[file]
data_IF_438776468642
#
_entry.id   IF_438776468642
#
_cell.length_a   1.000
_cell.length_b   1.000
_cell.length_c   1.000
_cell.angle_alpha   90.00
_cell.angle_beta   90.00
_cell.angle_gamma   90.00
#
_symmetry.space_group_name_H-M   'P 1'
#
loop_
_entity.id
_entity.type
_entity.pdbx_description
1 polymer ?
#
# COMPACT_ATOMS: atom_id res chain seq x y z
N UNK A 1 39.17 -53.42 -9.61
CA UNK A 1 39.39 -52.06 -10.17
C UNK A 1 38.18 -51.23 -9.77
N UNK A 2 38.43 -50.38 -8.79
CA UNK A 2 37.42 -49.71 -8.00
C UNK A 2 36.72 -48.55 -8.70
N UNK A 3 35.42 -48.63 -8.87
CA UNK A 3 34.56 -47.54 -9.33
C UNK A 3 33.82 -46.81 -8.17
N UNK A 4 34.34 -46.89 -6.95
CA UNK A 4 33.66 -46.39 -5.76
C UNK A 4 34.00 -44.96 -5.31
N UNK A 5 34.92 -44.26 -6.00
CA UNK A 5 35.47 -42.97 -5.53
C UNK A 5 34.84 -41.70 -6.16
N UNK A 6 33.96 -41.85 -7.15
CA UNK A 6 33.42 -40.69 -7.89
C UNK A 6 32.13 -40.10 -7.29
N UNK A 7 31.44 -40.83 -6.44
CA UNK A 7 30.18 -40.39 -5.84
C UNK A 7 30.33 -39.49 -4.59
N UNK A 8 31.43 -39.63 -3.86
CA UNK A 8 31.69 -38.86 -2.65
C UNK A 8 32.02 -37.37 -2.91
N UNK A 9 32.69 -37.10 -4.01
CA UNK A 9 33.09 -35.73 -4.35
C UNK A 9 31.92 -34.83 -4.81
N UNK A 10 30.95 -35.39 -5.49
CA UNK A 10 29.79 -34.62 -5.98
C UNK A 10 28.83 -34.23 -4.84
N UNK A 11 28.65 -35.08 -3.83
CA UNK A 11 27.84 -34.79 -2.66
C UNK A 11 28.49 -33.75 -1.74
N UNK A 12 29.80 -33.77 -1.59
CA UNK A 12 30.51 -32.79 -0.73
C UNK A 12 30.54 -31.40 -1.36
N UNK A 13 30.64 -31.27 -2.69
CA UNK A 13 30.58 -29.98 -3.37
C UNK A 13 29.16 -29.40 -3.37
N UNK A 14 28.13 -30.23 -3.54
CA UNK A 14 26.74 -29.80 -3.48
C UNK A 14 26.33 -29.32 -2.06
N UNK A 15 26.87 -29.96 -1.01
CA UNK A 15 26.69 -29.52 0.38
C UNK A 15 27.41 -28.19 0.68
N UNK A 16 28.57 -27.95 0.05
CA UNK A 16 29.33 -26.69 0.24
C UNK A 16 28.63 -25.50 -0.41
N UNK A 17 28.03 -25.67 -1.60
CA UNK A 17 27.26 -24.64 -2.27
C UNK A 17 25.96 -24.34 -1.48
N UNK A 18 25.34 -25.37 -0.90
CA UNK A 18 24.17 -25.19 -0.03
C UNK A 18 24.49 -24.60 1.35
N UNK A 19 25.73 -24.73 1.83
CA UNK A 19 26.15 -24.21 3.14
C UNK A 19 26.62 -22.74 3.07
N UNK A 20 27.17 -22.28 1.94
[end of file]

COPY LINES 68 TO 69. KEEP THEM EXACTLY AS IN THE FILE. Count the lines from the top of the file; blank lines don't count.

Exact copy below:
C UNK A 16 28.63 -25.50 -0.41
N UNK A 17 28.03 -25.67 -1.60